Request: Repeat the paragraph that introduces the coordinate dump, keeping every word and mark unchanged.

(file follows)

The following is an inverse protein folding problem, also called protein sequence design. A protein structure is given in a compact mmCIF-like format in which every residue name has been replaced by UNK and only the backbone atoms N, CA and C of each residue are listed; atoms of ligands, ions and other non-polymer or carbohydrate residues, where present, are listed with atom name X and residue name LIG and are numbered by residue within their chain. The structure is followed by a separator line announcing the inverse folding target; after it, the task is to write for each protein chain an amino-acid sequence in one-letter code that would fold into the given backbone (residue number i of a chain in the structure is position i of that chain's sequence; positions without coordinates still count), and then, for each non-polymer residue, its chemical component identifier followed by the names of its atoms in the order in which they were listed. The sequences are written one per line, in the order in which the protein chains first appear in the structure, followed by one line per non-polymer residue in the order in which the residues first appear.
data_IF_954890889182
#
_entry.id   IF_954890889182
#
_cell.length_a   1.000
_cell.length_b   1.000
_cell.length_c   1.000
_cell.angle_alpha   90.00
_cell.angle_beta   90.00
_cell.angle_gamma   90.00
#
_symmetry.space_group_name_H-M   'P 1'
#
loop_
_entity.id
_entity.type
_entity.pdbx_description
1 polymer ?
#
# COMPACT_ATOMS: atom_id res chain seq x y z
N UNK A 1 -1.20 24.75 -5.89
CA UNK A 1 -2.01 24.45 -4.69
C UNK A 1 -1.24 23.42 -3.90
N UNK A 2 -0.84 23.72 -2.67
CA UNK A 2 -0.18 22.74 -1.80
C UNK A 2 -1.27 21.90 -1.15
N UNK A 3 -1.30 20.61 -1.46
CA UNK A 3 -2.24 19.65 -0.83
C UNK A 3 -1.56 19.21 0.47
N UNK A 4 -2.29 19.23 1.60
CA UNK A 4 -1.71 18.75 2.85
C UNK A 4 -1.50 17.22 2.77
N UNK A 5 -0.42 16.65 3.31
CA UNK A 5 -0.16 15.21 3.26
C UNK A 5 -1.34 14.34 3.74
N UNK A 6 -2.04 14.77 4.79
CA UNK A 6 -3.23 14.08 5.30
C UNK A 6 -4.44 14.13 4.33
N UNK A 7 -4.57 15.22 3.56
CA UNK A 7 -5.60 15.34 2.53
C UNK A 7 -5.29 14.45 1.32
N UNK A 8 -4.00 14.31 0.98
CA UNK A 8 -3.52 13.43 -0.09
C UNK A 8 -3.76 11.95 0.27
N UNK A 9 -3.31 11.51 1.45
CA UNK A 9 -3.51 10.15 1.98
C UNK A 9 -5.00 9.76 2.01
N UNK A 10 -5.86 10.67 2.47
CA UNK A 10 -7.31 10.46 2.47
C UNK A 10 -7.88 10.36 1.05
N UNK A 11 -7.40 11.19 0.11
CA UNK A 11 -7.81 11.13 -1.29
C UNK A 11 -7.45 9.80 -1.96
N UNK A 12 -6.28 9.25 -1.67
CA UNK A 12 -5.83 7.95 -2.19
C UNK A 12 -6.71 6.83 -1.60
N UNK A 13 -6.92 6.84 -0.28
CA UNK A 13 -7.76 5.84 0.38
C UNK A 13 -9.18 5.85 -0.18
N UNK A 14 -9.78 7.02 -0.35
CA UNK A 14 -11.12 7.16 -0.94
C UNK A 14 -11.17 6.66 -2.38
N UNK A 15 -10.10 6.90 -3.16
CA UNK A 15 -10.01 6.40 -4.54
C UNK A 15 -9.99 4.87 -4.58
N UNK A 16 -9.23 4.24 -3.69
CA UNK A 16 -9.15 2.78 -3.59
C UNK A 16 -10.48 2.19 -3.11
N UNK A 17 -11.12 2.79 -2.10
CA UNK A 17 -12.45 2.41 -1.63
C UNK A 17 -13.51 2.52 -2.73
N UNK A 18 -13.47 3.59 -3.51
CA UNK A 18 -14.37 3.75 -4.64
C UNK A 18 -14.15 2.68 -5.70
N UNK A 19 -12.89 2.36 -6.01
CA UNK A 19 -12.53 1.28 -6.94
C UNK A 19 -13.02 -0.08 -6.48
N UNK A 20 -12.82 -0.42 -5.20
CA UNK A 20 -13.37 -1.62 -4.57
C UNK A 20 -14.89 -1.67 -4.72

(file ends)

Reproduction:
The following is an inverse protein folding problem, also called protein sequence design. A protein structure is given in a compact mmCIF-like format in which every residue name has been replaced by UNK and only the backbone atoms N, CA and C of each residue are listed; atoms of ligands, ions and other non-polymer or carbohydrate residues, where present, are listed with atom name X and residue name LIG and are numbered by residue within their chain. The structure is followed by a separator line announcing the inverse folding target; after it, the task is to write for each protein chain an amino-acid sequence in one-letter code that would fold into the given backbone (residue number i of a chain in the structure is position i of that chain's sequence; positions without coordinates still count), and then, for each non-polymer residue, its chemical component identifier followed by the names of its atoms in the order in which they were listed. The sequences are written one per line, in the order in which the protein chains first appear in the structure, followed by one line per non-polymer residue in the order in which the residues first appear.